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Jin Feibao races across Gobi

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China's premier outdoorsman was at it again last week, this time running a 250-kilometer race across the Gobi Desert. Jin Feibao (金飞豹) and his team, the Kungfu Pandas, finished third in the group category after seven grueling days.

Jin was participating in the Gobi March, a race through northwestern China's Xinjiang province held annually for the past decade. Race regulations require participants to carry everything they will need each day on their person, including food, water, clothing and sleeping bags.

This year the race was spread over seven days. The first four stages were 40-kilometers long. The fifth stage, referred to as 'The Long March', was 80 kilometers. Competitors ran through desert and grassland, cresting hills and crossing river valleys near where traders used to travel on the Silk Road.

Although far off the time of winner Stefano Gregoretti — 27 hours, 9 minutes — Jin and the Kungfu Pandas managed to finish third in the team category. Everyone on the team finished with an identical time of 58 hours, 40 minutes.

During the race's first stage runners ran in the shadows of the Altai Mountains and had to cope with wildly vacillating temperatures and an elevation gain of 800 meters. Day two was punctuated with stiff winds and rain that one runner said "felt like nails." The next day the course climbed slowly through alpine forest.

Stage four took place under perfect conditions. Jin said of the day's run, "Today is really awesome. If we can make it through today, we will be good. If you don't finish, you won't know how great you are."

The Long March portion of the race crossed through a pass in the Tianshan Mountains. In addition to covering 80 kilometers, runners had to tackle an elevation gain of 1,560 meters. Jin and his crew completed the day in a mind-numbing 17 hours. Luckily, on the final day racers only needed to run ten kilometers.

The event was organized by 4 Deserts, which holds annual footraces across the Sahara Desert in Africa, the Atacama Desert in South America and the Gobi Desert. People who finish at least two of these competitions automatically qualify for a 250-kilometer race in Antarctica.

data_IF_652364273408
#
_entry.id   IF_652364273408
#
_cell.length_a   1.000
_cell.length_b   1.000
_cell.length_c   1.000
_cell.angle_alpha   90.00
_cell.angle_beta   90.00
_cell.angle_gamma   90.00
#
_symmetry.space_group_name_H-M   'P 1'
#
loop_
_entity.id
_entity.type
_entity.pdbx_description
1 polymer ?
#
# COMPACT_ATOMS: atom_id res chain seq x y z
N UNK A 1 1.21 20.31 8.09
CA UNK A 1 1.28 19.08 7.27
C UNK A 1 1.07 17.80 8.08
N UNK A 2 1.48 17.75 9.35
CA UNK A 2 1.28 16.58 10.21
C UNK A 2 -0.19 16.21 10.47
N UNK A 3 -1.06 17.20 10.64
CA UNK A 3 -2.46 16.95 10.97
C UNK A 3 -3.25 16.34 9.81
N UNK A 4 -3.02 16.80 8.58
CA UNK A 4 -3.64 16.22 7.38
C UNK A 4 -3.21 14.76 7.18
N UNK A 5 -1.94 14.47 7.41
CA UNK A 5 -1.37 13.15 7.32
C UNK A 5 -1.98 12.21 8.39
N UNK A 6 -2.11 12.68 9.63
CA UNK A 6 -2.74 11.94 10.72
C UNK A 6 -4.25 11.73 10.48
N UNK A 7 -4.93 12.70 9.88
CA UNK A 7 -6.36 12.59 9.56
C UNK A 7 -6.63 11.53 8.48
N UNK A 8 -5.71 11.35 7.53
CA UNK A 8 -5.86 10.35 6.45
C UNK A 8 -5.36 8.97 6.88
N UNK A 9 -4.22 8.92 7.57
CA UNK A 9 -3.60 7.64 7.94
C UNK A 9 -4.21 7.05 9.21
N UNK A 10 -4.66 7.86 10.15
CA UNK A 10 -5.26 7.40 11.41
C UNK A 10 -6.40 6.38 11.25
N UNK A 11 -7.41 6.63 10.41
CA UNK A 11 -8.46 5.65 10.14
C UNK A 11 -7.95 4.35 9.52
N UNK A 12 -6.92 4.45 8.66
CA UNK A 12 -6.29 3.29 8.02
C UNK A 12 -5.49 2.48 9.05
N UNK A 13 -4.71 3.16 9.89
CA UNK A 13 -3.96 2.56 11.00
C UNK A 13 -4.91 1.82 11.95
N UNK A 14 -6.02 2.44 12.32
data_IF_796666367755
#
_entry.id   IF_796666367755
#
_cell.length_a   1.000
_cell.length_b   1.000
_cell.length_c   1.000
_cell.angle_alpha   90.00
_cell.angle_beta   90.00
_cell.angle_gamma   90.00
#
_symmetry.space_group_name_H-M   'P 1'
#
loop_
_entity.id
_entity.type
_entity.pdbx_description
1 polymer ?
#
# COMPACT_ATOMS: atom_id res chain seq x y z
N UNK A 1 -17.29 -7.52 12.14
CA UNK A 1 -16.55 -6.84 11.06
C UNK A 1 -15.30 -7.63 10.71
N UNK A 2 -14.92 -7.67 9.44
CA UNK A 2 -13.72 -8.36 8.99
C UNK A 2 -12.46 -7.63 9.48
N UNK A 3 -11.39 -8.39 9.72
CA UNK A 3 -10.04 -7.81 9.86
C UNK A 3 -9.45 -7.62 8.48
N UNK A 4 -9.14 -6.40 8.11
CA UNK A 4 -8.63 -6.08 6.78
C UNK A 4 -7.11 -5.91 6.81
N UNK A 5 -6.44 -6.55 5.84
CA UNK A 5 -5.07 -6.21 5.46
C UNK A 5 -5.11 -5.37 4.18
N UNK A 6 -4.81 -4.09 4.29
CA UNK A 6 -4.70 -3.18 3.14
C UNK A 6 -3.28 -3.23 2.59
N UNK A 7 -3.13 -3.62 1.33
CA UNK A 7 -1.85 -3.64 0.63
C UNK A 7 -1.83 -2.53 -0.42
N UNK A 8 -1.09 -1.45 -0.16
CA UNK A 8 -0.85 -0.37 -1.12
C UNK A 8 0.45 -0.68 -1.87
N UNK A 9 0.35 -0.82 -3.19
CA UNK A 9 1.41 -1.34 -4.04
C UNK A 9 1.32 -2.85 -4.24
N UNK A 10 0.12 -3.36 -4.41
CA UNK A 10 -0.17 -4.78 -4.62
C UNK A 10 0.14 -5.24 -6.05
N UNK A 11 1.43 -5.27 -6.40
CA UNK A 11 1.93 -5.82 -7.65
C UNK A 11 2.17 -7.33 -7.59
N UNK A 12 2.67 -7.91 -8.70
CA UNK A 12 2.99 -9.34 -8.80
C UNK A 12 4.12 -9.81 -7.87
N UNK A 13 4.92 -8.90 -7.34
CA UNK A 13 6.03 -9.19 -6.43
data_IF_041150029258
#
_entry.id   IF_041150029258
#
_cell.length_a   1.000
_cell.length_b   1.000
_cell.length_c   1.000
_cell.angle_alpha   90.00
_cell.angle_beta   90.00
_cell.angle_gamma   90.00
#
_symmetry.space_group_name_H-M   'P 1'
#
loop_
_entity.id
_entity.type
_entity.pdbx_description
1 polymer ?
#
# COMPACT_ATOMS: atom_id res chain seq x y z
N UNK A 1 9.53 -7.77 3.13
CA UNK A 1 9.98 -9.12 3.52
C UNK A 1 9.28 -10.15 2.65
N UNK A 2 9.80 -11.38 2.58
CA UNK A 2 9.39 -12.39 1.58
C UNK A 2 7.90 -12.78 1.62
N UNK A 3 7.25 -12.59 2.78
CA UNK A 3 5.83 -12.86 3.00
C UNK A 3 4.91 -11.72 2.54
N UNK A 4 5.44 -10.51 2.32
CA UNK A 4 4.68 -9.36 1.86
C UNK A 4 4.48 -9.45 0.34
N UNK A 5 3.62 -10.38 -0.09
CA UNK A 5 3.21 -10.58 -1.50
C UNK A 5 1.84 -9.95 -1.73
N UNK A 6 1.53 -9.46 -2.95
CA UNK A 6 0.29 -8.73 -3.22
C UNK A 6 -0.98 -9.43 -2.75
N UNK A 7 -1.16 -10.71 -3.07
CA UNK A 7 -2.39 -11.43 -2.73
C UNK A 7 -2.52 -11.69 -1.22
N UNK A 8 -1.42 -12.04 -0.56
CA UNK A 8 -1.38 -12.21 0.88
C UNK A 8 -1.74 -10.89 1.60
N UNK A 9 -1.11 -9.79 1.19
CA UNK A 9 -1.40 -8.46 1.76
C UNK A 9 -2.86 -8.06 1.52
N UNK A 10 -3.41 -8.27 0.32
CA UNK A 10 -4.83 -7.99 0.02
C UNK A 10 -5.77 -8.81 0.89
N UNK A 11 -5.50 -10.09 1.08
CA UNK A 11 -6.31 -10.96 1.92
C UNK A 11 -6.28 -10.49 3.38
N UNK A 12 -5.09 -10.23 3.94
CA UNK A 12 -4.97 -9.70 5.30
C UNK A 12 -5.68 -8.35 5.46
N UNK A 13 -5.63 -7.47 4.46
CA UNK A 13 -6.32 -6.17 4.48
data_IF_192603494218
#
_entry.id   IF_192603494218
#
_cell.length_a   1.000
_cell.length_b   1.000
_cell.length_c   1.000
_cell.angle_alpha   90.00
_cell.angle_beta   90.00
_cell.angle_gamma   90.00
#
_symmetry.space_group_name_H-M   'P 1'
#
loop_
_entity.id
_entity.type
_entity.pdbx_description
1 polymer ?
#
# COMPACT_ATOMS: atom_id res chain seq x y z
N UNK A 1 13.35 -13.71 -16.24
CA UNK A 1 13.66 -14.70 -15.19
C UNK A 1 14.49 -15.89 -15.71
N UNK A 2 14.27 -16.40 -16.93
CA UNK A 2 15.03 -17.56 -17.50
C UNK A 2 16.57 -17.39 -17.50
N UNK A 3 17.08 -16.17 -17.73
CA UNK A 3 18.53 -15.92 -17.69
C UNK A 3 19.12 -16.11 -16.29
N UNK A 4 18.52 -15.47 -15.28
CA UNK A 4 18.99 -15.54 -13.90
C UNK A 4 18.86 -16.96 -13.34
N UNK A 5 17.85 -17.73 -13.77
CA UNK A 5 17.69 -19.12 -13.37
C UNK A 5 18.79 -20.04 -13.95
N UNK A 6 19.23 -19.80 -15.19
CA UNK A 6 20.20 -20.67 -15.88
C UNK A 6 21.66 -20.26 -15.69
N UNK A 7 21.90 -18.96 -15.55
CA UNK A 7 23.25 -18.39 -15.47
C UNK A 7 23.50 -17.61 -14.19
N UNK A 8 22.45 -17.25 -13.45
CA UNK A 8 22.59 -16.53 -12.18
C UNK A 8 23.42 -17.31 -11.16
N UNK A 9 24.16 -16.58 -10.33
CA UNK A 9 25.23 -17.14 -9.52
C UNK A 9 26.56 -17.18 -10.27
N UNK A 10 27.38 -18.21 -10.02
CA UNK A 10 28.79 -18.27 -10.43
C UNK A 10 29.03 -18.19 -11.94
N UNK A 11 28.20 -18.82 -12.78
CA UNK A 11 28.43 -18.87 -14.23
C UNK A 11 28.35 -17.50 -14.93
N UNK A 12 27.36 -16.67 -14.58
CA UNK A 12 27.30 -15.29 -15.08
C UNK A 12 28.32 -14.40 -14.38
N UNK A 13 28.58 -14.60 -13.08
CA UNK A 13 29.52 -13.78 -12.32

Jin Feibao is never lacking for things to do. He has previously summited the highest peaks on every continent, been to both poles and crossed both the Sahara Desert and Greenland on foot. This summer he plans to retrace one of the seven ocean voyages made by China's greatest maritime explorer, Zheng He (郑和).

Top image: Jin Feibao
Other images: 4 Deserts

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cool. better than his Boston Marathon result.

One of Zheng He's 7 Voyages? Wonder if they will have a 300-meter long treasure-ship (Junk) built for the great exploration & tribute trip in Nanjing? Most researchers of this period, believe that after Zheng He passed away, some captains took a few of these vessels on a full circumnavigation. Artifacts left in the Azores, the Med. and an old, but accurate sketch of a Caribbean island on a map, as well as places along the E. coast of South America, indicate they may have crossed the Atlantic; visited the "New World" along both continents, then rounded Cape Horn and proceeded up the Pacific side. There is even evidence on a mountain slope in New Zeeland of a possible Treasure Fleet ship of immense size that was driven there by a Tsunami. As I recall the year of the first voyage was 1421 and there is a book by that name from a UK author, as well as a follow up about visits to Italy, and islands in the Med. I hope some day the Zheng He park in Xilin will feature this additional information, but for now it is a nice day-trip from Kunming - a good place to start an adventure, since as a boy, Zheng He learned to sail on then beautiful Lake Dianchi.

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